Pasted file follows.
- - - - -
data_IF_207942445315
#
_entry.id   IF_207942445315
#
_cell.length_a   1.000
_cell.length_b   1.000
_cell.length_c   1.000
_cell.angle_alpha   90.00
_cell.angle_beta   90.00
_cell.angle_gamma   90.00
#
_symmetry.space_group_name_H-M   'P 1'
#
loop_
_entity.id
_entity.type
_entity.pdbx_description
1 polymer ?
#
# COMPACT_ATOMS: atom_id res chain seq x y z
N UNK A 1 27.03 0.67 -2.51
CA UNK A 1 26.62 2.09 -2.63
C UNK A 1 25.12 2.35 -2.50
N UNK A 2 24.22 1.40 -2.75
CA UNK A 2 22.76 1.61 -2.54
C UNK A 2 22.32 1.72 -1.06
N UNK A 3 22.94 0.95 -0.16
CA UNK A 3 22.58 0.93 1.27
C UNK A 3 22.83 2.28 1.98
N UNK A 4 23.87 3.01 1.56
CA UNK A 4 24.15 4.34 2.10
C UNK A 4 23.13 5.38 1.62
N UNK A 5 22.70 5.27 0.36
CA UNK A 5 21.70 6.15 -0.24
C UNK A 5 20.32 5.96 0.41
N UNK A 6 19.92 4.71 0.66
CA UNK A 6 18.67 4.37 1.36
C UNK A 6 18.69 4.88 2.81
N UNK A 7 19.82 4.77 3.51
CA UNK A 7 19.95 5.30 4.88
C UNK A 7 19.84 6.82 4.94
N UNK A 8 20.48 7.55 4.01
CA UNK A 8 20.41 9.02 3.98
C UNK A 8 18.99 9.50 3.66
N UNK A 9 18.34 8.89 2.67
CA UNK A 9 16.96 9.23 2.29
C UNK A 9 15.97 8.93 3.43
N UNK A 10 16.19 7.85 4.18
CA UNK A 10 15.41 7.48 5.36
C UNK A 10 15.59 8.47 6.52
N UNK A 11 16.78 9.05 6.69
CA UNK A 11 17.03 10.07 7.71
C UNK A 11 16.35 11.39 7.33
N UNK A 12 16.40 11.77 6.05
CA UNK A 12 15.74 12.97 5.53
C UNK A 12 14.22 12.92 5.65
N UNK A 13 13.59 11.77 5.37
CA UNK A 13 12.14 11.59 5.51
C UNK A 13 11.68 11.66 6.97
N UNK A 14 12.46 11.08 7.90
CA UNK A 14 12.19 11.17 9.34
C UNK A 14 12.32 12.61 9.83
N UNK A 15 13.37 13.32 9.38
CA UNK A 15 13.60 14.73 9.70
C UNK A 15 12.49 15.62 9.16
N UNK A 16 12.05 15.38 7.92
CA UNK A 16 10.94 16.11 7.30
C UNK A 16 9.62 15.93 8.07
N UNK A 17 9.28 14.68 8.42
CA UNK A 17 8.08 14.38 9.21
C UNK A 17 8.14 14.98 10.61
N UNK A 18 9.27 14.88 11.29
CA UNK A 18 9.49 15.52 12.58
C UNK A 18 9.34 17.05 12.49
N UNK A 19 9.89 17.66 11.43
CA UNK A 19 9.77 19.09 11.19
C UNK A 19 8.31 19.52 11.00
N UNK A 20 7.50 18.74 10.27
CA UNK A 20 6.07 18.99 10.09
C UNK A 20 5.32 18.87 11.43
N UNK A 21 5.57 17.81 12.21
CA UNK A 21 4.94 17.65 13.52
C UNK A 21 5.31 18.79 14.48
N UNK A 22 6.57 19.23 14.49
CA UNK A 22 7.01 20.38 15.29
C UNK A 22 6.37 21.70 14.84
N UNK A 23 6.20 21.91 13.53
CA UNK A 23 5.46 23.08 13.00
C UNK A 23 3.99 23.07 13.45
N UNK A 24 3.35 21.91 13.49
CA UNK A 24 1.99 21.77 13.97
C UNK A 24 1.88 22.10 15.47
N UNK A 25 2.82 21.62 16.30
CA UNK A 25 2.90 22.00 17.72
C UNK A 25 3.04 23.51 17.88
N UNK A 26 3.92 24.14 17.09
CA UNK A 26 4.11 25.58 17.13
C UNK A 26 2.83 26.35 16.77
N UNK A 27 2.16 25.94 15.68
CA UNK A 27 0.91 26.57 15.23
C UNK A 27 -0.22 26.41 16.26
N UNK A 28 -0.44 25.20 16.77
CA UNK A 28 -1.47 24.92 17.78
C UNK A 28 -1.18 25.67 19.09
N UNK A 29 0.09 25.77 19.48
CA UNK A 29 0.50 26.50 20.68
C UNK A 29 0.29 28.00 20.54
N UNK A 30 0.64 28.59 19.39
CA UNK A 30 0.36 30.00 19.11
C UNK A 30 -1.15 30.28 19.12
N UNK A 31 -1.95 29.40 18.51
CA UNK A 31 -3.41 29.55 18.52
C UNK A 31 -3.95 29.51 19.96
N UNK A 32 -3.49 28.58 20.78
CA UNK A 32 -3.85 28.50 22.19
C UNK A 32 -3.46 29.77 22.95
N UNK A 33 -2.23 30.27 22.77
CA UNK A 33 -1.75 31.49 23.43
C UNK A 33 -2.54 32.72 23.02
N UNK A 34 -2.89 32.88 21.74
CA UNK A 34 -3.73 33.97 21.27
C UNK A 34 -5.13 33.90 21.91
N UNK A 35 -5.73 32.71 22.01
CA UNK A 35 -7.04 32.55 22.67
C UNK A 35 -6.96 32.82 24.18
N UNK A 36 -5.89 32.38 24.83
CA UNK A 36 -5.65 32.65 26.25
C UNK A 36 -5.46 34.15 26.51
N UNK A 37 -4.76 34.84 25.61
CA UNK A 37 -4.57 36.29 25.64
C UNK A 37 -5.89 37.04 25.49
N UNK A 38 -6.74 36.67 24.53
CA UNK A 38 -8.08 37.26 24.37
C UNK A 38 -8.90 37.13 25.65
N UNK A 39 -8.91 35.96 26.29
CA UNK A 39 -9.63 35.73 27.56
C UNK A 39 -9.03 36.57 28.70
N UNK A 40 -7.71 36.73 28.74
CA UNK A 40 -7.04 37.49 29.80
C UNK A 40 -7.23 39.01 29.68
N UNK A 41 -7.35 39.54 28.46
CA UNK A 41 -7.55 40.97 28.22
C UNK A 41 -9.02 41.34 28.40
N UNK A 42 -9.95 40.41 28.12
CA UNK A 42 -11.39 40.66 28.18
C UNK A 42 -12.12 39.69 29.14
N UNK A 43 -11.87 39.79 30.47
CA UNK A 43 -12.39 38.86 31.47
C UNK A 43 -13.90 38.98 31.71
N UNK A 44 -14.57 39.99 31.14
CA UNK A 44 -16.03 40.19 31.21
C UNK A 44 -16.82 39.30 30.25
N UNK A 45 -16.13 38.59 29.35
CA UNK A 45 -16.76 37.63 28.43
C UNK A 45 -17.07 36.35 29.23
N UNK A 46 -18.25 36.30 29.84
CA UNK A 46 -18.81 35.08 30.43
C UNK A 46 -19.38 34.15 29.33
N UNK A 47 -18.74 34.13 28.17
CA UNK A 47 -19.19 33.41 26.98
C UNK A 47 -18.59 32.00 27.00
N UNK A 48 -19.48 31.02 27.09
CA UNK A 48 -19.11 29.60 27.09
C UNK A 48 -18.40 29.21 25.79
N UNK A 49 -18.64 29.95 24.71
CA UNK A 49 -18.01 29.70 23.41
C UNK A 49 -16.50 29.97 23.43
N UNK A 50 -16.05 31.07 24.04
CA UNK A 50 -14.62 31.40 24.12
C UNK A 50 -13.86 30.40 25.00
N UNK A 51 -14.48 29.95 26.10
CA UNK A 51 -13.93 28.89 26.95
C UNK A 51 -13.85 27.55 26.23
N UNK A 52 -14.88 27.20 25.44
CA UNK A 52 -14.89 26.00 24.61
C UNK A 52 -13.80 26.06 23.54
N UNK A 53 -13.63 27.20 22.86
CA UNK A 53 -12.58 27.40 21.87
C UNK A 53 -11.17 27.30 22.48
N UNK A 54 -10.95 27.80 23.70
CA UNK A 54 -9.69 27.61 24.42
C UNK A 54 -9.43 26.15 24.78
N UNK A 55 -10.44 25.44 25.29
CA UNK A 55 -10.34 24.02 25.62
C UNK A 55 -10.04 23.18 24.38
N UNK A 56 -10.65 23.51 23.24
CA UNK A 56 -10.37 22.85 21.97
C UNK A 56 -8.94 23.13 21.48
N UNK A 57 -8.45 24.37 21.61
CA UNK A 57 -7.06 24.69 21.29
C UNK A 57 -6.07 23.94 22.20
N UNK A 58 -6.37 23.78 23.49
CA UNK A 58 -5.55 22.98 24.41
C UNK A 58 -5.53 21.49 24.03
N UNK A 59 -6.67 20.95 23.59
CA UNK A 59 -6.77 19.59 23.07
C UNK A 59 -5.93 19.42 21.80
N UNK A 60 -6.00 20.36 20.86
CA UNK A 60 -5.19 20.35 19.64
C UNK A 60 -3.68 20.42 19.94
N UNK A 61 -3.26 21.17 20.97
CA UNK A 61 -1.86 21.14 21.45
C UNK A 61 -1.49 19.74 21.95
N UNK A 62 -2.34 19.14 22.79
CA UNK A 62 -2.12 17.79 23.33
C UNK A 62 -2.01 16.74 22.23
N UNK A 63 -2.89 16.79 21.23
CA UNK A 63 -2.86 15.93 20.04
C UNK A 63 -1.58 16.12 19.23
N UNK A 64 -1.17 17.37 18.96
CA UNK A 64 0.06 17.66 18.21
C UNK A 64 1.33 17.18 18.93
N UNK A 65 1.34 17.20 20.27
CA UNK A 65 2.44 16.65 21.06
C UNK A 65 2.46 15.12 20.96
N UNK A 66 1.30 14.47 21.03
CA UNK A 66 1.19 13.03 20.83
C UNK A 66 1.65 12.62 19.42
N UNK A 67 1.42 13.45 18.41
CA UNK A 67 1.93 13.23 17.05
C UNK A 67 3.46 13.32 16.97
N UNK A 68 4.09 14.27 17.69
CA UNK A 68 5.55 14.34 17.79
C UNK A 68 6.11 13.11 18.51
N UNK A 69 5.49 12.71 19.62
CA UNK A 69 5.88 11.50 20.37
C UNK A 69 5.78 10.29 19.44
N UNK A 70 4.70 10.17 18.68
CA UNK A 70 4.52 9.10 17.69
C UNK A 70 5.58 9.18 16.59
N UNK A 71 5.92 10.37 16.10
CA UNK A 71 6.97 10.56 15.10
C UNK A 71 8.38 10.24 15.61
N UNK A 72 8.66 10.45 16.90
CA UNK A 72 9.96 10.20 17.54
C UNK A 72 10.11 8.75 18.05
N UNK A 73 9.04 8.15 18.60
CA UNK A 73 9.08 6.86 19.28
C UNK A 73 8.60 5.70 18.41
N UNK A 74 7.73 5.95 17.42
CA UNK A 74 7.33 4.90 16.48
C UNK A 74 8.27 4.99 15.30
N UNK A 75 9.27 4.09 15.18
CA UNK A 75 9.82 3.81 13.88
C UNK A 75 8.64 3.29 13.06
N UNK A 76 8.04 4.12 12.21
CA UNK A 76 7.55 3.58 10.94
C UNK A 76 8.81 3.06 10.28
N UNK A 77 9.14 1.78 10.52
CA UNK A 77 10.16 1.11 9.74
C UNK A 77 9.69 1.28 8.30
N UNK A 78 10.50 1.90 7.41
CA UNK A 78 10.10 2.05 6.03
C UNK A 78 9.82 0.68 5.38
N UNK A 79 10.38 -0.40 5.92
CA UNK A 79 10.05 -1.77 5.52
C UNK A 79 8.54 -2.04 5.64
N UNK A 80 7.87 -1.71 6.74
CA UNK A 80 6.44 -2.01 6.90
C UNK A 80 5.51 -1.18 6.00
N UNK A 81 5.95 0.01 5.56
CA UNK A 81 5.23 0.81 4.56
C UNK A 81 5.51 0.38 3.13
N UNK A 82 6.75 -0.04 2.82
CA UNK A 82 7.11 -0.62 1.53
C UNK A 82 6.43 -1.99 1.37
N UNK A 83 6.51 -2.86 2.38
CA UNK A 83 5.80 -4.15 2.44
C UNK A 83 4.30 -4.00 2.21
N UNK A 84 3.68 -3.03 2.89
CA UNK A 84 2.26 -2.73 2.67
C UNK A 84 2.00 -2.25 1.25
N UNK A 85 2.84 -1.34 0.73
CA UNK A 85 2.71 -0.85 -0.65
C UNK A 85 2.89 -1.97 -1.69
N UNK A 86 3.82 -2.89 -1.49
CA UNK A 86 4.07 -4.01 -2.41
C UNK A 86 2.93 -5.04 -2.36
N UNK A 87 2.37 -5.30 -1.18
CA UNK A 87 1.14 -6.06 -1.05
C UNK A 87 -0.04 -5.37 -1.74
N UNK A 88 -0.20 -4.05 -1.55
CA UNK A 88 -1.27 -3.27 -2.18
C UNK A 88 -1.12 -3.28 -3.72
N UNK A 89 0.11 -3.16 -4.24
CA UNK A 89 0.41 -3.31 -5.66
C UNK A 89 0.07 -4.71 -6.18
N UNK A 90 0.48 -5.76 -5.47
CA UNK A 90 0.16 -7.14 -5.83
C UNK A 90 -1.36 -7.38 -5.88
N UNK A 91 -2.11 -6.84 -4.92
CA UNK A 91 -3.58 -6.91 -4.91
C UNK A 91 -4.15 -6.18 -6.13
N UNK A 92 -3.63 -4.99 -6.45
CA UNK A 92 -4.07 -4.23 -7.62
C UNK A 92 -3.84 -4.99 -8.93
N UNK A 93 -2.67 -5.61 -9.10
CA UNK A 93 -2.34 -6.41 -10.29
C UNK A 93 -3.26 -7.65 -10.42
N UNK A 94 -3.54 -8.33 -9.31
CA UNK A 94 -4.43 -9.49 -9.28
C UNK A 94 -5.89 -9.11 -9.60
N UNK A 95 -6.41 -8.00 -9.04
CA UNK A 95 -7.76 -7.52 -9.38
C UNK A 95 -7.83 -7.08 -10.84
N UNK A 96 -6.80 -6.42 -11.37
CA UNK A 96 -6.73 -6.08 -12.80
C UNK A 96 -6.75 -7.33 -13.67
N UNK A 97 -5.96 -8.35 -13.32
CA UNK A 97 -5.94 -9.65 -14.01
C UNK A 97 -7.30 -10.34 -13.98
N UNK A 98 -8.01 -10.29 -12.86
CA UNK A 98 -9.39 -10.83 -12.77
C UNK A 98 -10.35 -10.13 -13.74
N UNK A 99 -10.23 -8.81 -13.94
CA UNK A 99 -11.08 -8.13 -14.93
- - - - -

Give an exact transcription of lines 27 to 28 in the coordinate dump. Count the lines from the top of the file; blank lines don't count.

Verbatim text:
N UNK A 3 22.94 0.95 -0.16
CA UNK A 3 22.58 0.93 1.27